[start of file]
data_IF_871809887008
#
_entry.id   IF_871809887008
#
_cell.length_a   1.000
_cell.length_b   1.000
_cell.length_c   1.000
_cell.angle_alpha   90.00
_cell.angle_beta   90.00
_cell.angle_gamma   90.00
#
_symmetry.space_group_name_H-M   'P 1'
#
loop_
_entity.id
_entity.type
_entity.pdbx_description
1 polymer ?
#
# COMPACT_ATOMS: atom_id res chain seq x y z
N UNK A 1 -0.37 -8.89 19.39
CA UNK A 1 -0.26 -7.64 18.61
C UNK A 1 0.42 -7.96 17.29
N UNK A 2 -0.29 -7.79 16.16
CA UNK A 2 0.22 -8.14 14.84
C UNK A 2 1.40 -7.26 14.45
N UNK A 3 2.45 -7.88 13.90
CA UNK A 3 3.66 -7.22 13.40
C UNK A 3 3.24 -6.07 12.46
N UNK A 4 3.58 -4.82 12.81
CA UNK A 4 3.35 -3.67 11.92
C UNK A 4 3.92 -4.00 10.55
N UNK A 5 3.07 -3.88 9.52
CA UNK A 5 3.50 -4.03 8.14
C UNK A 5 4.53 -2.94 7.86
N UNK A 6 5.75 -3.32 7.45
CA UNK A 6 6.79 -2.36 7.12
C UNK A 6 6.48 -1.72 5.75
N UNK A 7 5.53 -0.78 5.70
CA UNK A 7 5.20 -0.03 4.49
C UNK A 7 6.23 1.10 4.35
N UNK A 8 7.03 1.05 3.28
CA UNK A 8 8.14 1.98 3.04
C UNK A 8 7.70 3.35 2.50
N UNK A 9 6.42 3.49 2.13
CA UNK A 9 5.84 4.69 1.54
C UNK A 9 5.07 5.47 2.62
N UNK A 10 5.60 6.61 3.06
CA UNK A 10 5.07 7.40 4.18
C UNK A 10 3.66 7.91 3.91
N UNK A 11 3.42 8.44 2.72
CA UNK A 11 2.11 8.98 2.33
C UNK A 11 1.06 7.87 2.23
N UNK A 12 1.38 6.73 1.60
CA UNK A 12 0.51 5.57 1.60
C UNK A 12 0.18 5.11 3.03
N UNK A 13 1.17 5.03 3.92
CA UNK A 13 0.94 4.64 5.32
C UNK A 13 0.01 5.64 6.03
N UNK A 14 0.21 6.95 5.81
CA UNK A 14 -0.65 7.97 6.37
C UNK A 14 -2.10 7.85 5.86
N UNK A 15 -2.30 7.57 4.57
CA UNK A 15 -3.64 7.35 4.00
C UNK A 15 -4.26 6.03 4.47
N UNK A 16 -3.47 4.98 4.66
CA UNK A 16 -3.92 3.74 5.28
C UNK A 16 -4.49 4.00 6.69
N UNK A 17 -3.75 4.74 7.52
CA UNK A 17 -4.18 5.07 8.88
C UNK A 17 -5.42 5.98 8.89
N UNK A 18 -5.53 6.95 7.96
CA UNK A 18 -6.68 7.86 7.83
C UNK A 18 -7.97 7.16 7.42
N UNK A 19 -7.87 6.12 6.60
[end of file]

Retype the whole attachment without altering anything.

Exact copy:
data_IF_871809887008
#
_entry.id   IF_871809887008
#
_cell.length_a   1.000
_cell.length_b   1.000
_cell.length_c   1.000
_cell.angle_alpha   90.00
_cell.angle_beta   90.00
_cell.angle_gamma   90.00
#
_symmetry.space_group_name_H-M   'P 1'
#
loop_
_entity.id
_entity.type
_entity.pdbx_description
1 polymer ?
#
# COMPACT_ATOMS: atom_id res chain seq x y z
N UNK A 1 -0.37 -8.89 19.39
CA UNK A 1 -0.26 -7.64 18.61
C UNK A 1 0.42 -7.96 17.29
N UNK A 2 -0.29 -7.79 16.16
CA UNK A 2 0.22 -8.14 14.84
C UNK A 2 1.40 -7.26 14.45
N UNK A 3 2.45 -7.88 13.90
CA UNK A 3 3.66 -7.22 13.40
C UNK A 3 3.24 -6.07 12.46
N UNK A 4 3.58 -4.82 12.81
CA UNK A 4 3.35 -3.67 11.92
C UNK A 4 3.92 -4.00 10.55
N UNK A 5 3.07 -3.88 9.52
CA UNK A 5 3.50 -4.03 8.14
C UNK A 5 4.53 -2.94 7.86
N UNK A 6 5.75 -3.32 7.45
CA UNK A 6 6.79 -2.36 7.12
C UNK A 6 6.48 -1.72 5.75
N UNK A 7 5.53 -0.78 5.70
CA UNK A 7 5.20 -0.03 4.49
C UNK A 7 6.23 1.10 4.35
N UNK A 8 7.03 1.05 3.28
CA UNK A 8 8.14 1.98 3.04
C UNK A 8 7.70 3.35 2.50
N UNK A 9 6.42 3.49 2.13
CA UNK A 9 5.84 4.69 1.54
C UNK A 9 5.07 5.47 2.62
N UNK A 10 5.60 6.61 3.06
CA UNK A 10 5.07 7.40 4.18
C UNK A 10 3.66 7.91 3.91
N UNK A 11 3.42 8.44 2.72
CA UNK A 11 2.11 8.98 2.33
C UNK A 11 1.06 7.87 2.23
N UNK A 12 1.38 6.73 1.60
CA UNK A 12 0.51 5.57 1.60
C UNK A 12 0.18 5.11 3.03
N UNK A 13 1.17 5.03 3.92
CA UNK A 13 0.94 4.64 5.32
C UNK A 13 0.01 5.64 6.03
N UNK A 14 0.21 6.95 5.81
CA UNK A 14 -0.65 7.97 6.37
C UNK A 14 -2.10 7.85 5.86
N UNK A 15 -2.30 7.57 4.57
CA UNK A 15 -3.64 7.35 4.00
C UNK A 15 -4.26 6.03 4.47
N UNK A 16 -3.47 4.98 4.66
CA UNK A 16 -3.92 3.74 5.28
C UNK A 16 -4.49 4.00 6.69
N UNK A 17 -3.75 4.74 7.52
CA UNK A 17 -4.18 5.07 8.88
C UNK A 17 -5.42 5.98 8.89
N UNK A 18 -5.53 6.95 7.96
CA UNK A 18 -6.68 7.86 7.83
C UNK A 18 -7.97 7.16 7.42
N UNK A 19 -7.87 6.12 6.60